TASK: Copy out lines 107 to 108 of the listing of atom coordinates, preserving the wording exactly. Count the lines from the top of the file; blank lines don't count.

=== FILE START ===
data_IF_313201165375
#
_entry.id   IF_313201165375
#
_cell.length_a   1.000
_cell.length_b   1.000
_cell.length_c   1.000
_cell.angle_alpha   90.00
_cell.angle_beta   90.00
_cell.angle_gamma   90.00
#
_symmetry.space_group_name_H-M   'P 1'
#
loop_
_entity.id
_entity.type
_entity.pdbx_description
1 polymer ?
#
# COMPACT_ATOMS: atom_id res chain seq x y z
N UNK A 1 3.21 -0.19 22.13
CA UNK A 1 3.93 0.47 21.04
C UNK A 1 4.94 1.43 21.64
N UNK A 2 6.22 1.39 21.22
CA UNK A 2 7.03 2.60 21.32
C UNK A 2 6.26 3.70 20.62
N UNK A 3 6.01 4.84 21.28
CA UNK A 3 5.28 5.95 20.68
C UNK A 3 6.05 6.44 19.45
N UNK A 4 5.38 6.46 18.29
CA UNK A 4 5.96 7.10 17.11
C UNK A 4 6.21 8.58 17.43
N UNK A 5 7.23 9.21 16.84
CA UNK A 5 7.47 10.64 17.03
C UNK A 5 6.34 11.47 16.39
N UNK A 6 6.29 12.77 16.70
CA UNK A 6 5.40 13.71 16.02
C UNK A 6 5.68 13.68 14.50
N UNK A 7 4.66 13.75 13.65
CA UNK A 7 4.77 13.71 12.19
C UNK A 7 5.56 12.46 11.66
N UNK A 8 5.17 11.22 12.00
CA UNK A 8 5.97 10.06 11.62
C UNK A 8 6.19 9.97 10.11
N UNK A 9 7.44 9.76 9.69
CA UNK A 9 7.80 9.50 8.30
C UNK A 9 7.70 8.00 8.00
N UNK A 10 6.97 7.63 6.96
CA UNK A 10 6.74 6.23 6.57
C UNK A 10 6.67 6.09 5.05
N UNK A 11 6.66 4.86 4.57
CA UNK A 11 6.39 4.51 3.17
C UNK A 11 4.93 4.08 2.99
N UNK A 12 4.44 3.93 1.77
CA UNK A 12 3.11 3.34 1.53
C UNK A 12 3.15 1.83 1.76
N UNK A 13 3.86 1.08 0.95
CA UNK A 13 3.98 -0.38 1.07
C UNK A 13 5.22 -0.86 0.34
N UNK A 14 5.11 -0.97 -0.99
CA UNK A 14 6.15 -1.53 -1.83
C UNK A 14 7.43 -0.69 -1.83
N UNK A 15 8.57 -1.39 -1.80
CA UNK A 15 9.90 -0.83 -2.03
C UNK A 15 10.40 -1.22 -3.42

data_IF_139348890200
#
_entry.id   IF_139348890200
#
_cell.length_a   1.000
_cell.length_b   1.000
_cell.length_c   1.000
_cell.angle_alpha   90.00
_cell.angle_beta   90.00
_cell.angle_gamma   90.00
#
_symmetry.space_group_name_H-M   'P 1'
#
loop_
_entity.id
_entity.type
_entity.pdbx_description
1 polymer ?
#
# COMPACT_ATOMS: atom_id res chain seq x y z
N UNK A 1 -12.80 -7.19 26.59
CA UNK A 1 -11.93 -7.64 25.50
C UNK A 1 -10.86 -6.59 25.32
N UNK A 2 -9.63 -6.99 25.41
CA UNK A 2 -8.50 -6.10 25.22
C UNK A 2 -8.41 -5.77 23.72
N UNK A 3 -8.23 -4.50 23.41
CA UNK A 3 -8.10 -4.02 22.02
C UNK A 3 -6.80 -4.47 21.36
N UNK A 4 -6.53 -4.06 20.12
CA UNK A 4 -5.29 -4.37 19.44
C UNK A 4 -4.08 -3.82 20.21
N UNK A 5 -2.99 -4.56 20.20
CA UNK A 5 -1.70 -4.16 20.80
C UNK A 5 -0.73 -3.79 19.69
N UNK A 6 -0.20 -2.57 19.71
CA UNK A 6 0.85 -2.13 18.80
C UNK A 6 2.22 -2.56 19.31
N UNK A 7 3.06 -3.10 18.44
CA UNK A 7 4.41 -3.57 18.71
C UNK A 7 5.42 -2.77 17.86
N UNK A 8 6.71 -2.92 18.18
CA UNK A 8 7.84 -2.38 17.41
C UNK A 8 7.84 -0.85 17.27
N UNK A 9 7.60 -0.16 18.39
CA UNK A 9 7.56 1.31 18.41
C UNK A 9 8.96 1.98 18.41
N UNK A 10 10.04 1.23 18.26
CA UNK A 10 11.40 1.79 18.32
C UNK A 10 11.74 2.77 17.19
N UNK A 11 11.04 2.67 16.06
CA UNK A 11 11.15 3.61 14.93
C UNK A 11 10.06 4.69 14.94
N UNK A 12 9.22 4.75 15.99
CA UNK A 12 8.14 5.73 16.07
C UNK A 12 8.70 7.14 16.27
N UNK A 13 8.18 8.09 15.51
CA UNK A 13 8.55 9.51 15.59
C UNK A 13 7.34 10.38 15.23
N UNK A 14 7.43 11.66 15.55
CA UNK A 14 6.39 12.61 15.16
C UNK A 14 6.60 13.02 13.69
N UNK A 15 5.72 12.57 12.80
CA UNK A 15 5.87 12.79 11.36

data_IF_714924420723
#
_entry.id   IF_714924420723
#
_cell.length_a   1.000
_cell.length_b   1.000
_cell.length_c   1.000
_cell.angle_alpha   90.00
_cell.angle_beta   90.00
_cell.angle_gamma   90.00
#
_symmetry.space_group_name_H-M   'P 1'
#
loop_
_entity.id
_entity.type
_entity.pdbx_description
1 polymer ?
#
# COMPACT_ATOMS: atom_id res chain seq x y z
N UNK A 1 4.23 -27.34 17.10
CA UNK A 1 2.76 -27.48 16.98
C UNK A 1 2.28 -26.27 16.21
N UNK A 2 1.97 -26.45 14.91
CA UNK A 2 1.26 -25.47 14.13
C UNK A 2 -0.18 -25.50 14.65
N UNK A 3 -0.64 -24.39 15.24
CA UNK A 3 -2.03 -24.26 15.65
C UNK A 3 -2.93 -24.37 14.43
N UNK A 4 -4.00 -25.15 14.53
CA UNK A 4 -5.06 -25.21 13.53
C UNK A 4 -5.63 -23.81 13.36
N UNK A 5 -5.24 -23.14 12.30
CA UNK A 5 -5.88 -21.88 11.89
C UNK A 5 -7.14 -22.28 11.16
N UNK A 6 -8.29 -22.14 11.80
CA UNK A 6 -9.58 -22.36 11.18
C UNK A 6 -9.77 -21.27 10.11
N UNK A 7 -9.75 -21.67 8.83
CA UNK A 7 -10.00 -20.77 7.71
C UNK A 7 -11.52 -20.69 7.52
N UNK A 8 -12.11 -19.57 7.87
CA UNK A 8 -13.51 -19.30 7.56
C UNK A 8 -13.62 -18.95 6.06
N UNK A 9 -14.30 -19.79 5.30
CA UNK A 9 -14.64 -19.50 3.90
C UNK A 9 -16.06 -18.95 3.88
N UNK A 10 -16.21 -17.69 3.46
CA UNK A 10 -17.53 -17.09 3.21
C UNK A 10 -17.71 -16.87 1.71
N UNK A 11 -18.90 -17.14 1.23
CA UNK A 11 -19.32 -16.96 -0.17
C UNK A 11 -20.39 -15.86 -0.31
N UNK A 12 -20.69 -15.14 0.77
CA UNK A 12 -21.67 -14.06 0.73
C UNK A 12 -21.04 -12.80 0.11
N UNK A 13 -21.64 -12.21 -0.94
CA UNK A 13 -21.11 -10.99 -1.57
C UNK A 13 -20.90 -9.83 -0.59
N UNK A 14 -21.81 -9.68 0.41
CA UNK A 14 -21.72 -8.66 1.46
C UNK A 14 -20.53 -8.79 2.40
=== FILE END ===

N UNK A 8 6.71 -2.92 18.18
CA UNK A 8 7.84 -2.38 17.41